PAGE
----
Today’s article is about celiac disease and the 5 stages of grief. Recently I’ve had a few people approach me about being newly diagnosed with celiac disease. I’ve tried to help them by answering all of their questions and pointing them to appropriate resources. Unfortunately, I couldn’t take away the pain they were experiencing. I realized that when someone is diagnosed with celiac disease they often go through the same 5 stages as people who lose a loved one. For someone who loves food, being told that you can’t eat gluten ever again can be a huge loss.
On Death and Dying
The five stages of grief are denial, anger, bargaining, depression, and acceptance. They were first created by psychiatrist, Elisabeth Kübler-Ross, MD. The best explanation of her work can be found in her book, On Death and Dying, written in 1969. She basically saw these five stages as a way that people deal with loss. Although people don’t always follow these stages in a linear way, they will usually reach all the stages at some point in the grieving process.
Denial usually happens at the beginning for a celiac patient. When the person gets his or her first diagnosis of celiac disease, they will hang on to any idea that maybe it is something other than celiac disease that is making them sick. They will try to get one or more second opinions with the hope that they will be given a different diagnosis that is easier to cure.
New celiacs may even continue to eat gluten, thinking that it couldn’t possibly be the problem. Unfortunately, this will only prolong the recovery process. It is always important to get a second opinion, but the sooner people with celiac disease start the gluten-free diet, the sooner they will feel better.
Once a person has resigned to their diagnosis, they may feel anger, lots of anger. Every time they are in a setting with food, they may be angry that they can’t eat what everyone else is eating. The holidays can be extremely difficult. With so many holiday parties, get-togethers and the actual holidays themselves. It can be a constant reminder of what they are missing out on.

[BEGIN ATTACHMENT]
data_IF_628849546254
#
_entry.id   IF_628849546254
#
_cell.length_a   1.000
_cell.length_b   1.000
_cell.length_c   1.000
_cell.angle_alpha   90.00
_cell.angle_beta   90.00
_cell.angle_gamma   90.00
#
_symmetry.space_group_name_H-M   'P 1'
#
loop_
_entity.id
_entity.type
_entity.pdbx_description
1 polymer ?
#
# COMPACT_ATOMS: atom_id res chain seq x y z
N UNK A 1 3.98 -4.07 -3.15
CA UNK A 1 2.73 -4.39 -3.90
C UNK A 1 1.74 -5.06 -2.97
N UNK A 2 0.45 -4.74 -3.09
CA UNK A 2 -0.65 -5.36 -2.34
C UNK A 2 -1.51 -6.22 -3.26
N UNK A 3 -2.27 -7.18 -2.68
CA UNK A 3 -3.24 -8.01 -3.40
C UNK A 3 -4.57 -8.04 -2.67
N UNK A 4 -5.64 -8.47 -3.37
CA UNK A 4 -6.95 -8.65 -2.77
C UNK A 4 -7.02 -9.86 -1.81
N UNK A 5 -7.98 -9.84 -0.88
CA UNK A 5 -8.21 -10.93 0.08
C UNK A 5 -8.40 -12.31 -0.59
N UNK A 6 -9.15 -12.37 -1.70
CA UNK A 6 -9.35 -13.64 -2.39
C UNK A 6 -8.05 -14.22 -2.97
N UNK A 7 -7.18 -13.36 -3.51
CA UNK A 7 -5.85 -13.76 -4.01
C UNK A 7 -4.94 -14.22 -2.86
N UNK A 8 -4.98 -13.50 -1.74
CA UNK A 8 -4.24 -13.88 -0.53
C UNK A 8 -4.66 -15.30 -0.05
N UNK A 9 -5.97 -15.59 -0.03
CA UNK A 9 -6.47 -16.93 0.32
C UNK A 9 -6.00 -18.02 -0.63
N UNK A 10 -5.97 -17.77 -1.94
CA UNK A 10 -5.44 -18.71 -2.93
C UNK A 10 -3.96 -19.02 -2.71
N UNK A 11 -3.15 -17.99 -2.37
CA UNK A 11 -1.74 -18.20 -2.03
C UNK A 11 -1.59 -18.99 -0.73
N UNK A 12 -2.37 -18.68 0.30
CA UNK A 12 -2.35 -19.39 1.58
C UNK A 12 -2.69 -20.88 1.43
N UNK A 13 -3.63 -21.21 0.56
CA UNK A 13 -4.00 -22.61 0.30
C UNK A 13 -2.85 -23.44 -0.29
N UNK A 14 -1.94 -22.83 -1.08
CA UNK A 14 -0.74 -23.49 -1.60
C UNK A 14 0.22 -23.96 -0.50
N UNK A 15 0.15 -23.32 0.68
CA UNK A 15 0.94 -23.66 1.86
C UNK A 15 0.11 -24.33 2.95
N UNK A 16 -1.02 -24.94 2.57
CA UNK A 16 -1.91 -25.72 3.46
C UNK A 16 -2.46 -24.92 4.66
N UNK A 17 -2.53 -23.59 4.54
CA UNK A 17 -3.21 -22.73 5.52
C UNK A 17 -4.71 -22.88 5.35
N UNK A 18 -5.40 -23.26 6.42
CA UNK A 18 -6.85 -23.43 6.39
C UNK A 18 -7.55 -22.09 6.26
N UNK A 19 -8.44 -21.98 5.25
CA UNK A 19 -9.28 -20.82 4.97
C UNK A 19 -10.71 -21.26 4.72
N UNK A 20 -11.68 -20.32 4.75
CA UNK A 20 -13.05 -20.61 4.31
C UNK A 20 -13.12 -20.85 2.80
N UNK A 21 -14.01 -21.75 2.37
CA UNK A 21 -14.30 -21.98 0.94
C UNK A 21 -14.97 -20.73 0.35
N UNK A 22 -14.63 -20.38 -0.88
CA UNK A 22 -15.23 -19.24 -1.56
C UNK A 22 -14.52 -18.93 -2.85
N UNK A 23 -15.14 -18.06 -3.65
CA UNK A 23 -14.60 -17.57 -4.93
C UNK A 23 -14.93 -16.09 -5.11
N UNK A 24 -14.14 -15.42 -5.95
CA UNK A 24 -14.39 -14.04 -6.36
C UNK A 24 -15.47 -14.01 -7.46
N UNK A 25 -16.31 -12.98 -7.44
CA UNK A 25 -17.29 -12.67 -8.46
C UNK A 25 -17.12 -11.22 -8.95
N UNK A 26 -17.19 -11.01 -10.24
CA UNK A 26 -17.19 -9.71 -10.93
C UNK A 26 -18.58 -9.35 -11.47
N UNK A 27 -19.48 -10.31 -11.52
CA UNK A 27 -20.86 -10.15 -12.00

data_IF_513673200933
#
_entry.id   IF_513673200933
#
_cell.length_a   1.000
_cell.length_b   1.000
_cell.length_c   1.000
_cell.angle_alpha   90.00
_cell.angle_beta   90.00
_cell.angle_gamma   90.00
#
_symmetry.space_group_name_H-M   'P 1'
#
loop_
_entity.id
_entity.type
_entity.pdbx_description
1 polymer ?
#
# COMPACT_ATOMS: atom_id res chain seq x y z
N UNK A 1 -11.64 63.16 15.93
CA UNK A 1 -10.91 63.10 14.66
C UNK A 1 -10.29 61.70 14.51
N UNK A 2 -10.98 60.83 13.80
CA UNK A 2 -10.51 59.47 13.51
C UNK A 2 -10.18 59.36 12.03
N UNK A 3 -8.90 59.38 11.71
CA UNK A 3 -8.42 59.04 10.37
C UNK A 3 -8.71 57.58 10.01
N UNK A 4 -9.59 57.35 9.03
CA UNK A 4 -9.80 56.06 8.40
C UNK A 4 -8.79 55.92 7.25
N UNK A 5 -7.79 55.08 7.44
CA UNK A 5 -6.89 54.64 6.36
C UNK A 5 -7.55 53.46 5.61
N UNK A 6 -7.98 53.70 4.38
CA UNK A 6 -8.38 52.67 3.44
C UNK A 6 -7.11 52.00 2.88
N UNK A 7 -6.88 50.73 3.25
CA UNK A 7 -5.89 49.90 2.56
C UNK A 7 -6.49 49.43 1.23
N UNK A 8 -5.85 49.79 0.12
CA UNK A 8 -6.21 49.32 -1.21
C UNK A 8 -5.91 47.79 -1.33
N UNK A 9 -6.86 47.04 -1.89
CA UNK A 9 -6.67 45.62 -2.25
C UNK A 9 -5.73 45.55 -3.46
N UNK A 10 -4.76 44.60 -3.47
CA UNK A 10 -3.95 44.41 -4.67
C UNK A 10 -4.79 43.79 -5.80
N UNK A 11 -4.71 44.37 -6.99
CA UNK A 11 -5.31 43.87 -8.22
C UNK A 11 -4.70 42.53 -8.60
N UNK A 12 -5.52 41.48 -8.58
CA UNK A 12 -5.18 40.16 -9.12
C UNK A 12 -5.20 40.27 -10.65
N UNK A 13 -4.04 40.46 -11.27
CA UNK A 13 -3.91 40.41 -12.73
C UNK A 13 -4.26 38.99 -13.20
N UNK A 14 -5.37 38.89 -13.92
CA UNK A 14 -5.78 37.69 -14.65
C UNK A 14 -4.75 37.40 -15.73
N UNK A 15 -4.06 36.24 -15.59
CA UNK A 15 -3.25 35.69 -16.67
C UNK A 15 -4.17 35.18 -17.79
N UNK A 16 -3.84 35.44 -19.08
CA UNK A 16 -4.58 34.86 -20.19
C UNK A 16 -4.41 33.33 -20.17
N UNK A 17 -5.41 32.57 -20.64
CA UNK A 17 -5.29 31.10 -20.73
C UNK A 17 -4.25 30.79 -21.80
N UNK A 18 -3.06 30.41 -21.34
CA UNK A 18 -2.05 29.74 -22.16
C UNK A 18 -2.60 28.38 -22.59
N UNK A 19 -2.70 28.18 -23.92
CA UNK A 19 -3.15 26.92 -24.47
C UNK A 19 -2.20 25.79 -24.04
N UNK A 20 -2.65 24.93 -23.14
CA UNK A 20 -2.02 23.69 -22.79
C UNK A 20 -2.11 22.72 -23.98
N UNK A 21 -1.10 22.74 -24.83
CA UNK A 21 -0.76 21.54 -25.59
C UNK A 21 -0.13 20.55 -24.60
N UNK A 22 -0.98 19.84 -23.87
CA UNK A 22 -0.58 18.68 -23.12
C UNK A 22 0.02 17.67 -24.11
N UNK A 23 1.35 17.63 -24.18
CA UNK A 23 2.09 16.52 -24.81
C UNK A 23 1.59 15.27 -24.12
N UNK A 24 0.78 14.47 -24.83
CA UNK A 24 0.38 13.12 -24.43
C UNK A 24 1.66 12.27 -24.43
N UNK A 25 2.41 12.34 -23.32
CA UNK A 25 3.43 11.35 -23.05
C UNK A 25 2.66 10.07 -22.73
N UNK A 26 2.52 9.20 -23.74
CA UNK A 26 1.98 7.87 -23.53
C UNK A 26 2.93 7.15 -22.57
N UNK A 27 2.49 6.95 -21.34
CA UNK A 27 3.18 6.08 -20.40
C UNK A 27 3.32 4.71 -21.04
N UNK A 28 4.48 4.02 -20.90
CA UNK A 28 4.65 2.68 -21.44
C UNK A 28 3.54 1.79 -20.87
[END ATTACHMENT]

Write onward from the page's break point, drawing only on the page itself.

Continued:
During the bargaining stage, celiac patients will try to make excuses for why they will just cheat “a little bit.” You will hear things such as, “I’ll start Tuesday” or “I have to have cake at so and so’s wedding, christening, birthday or fill in the blank.” You’ll even hear things like, “It’s just one beer, cookie or roll! It can’t be that bad.” This can also prolong or set back the healing process.
After denial, anger and bargaining comes depression. During this step, the patient may stop going out to eat because it’s just too difficult to figure it all out. They may also stop socializing because it’s depressing to watch their friends eat all the food they can’t eat.
Slowly but surely, as they find more foods that they can eat, celiacs enter the acceptance stage. They may have been following the diet faithfully for a few months now and they’re finally feeling better. Everything becomes worth it. Fewer problems, more energy and accepting friends who are happy to see them feeling better, make them realize this is doable.
Honestly, I had a lot of trouble writing this article. Since my family has been on the gluten free road for many years already, I had a much easier time than most people when I decided to go gluten free. As I wrote this article I realized that I was not immune to these stages. I was used to worrying about gluten free options when going out to eat with my family. However, I was not used to asking my friends to consider my gluten free needs. I was not used to skipping the birthday cakes at work and I was not used to missing my favorite food, pizza.
I think I am somewhere between depression and acceptance. Being gluten free, I appreciate how much better I feel. I still miss my favorite things and the ability to go out (by myself) and be worry-free.
Writing this article made me better understand what I was going through. I hope it helps you or your loved one just as much.